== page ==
Can I become a professional tennis player?”
This is a question we get asked very often, usually by junior tennis players who want to know how likely it is that they can go pro.
As tennis grows in nations like India and China, and as the prize money in tennis becomes even more lucrative (at the top of the game) more and more players from these countries want to venture into the unknown.
Nations like the USA, Spain, France and Argentina, have long produced many top ATP and WTA tennis players, and the juniors in these countries have plenty of role models to compare their own playing standard to.
However, in countries where tennis is relatively a new sport, many of the nations junior players won’t know or understand the path to becoming a pro tennis player and won’t have an idea of where they stand in the world.
Not only this, but a lot of juniors who have fallen in love with tennis because of Federer, Nadal and Djokovic, maybe only picked up a tennis racket in their early teens, yet they are often inspired to follow their heroes and try to make it as a pro.
“I’m 16-years-old and love Roger Federer so much, I want to be like him when I’m older.
My question is, if I dedicate 8 hours to tennis training per day, can I become a professional tennis player like Roger? I started tennis last year, but I’m already beating my dad”
This may seem like a joke, but it’s a very common scenario.
The Hard Truth
If you just started tennis in your early to mid teens, your chances of becoming a professional tennis player are close to none.
Before we go any deeper into this topic, what exactly is a professional tennis player?
Is it someone who plays ITF futures?
Even if they lose 6-0, 6-0 in the first round of qualifying?
Is a professional someone who won $20 at their local tournament?
The definition of a professional in any field is:
A person engaged in a specified activity, especially a sport, as a main paid occupation rather than as a pastime.
By that definition, you have to be making a living from tennis to be considered a professional tennis player. There are players ranked inside the top 500 ATP and WTA who struggle to live off the prize money at the lower level tournaments they often compete in.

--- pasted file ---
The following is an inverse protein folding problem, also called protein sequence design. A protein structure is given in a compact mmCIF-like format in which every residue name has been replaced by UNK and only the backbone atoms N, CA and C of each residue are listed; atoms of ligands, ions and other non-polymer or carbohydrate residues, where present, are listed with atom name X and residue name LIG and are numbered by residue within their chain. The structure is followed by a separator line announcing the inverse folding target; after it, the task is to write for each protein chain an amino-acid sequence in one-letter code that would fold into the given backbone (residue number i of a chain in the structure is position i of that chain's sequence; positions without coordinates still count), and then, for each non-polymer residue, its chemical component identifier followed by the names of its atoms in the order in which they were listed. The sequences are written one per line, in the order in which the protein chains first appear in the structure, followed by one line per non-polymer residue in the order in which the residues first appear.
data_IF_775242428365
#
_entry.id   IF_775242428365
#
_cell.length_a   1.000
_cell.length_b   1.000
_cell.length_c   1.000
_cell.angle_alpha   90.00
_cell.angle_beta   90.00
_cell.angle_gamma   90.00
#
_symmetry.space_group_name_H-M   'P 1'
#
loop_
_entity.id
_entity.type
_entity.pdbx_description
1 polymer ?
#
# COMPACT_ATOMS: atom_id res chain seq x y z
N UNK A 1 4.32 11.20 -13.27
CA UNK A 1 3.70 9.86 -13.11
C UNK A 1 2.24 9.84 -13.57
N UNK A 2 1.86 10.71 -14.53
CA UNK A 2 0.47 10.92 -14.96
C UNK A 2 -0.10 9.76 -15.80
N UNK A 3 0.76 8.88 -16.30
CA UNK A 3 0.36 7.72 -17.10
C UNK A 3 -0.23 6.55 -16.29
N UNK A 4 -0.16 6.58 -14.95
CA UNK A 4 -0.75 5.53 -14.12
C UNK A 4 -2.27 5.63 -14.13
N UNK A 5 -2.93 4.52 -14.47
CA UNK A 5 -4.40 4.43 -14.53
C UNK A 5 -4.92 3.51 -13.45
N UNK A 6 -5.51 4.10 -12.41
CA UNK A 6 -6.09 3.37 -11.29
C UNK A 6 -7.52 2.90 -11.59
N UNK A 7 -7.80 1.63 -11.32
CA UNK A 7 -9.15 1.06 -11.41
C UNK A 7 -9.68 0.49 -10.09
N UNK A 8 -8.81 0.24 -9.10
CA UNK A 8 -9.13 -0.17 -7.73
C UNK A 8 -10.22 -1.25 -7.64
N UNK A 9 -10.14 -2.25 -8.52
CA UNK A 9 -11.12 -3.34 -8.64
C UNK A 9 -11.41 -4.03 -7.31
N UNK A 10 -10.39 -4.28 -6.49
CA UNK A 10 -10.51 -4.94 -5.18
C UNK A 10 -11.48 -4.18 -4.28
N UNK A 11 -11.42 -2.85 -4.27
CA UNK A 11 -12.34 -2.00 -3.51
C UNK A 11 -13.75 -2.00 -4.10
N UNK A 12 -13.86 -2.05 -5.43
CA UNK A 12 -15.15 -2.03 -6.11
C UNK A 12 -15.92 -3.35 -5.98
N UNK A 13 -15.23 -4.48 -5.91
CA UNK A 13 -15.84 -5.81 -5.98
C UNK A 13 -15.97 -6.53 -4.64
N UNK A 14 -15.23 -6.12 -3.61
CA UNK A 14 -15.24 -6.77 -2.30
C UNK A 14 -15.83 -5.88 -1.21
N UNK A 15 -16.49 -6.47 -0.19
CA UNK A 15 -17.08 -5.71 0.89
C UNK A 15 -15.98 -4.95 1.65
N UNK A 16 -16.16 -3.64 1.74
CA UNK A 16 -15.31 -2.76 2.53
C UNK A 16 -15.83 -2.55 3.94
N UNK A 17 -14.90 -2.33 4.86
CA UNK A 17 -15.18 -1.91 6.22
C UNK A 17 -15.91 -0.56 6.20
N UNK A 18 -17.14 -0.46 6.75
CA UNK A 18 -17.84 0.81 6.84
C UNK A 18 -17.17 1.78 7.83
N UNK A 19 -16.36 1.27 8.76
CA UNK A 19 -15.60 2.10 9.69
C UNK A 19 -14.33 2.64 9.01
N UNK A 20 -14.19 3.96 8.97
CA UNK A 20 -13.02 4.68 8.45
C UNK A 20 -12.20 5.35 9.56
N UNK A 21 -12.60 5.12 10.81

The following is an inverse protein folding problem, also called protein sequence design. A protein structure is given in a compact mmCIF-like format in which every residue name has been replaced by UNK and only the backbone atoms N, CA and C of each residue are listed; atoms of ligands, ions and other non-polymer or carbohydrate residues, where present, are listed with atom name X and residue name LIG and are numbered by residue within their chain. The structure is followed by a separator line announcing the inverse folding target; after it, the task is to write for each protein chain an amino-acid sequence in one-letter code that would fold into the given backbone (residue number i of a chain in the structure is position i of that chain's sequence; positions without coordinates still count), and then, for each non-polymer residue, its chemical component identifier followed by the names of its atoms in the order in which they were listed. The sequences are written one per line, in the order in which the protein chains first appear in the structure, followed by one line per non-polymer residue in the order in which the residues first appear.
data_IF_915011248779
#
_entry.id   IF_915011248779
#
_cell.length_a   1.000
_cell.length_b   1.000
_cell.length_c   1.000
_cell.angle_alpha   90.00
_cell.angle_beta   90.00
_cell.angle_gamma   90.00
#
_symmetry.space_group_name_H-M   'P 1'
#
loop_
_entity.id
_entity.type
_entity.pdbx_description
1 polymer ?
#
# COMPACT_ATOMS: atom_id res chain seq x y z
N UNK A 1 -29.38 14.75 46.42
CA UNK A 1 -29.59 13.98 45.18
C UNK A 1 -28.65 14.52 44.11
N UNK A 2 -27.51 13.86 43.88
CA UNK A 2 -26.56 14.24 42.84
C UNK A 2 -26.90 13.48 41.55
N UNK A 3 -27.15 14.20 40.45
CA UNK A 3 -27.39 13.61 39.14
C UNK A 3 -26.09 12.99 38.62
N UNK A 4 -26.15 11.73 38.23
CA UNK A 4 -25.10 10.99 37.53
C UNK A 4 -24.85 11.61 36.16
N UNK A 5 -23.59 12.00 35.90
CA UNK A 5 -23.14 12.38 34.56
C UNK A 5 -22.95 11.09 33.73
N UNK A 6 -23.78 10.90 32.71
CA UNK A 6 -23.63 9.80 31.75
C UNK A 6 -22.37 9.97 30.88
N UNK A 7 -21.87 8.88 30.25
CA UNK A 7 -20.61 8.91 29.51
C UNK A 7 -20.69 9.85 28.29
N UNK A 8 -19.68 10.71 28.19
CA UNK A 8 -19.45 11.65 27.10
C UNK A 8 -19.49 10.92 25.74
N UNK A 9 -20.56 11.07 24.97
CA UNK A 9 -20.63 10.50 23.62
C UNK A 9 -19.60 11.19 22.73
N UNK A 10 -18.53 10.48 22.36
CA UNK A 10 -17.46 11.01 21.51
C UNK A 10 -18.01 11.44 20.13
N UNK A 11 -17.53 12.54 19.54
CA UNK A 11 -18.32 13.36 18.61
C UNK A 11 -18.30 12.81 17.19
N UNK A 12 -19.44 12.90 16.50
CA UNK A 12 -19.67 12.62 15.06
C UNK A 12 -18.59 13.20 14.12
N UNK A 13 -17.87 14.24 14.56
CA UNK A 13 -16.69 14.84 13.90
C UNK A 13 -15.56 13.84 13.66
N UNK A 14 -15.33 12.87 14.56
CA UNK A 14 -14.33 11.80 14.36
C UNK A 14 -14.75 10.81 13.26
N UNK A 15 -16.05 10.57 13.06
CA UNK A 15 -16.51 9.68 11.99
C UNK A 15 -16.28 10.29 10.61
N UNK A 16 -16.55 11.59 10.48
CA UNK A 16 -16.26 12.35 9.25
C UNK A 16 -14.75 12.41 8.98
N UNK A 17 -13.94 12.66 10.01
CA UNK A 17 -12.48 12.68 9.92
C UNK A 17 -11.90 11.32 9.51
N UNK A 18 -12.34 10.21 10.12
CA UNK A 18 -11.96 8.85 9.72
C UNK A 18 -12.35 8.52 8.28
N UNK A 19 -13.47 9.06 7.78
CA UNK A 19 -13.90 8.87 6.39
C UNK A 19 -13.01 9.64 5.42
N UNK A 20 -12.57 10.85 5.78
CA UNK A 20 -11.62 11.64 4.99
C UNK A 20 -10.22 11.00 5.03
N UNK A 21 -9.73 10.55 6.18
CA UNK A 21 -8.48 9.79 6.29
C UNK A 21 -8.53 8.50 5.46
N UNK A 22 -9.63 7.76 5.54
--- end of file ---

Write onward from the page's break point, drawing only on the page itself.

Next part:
The breaking point (where you are making as much money as you spend) for tennis players is around the top 200-250 in the world.
So in theory, we could argue that that there are only 400-500 professional tennis players in the entire world.
However, I would also classify a top 800-900 ATP or WTA ranked tennis player as a professional, simply because their entire life is dedicated to training and competition.
To make it even more attainable, let’s say that anyone who is winning money on a regular basis at tennis tournaments is at least a semi-pro player.
How Late Is Too Late?
Going off those definitions, a professional tennis player is someone who makes it to at least the ITF Futures tour.
This is the level where you will be getting some prize money and playing for official ATP and WTA ranking points.
In order to reach this level, it still takes at least a decade of hard work and dedication.
Most players who compete at these lower level pro events are in their late teens or early twenties.
Every now and then, you’ll see some whizz-kid playing them, which happens more often on the Women’s side since some of the girls mature physically at an earlier age and can compete against adults even when they are still in their early teens.
But in general, the age range would be 18-25 at these events.
So if you have a player who picked up a racket at 16 for the first time, if they dedicate the next 10 years to tennis only, by 26 they may be good enough to play the qualifying at these events.
But that won’t make them any money, and their chances of winning rounds will still be small.
In general, a junior player who dreams of going pro thinks about winning Wimbledon and winning millions of dollars in prize money and sponsorship deals.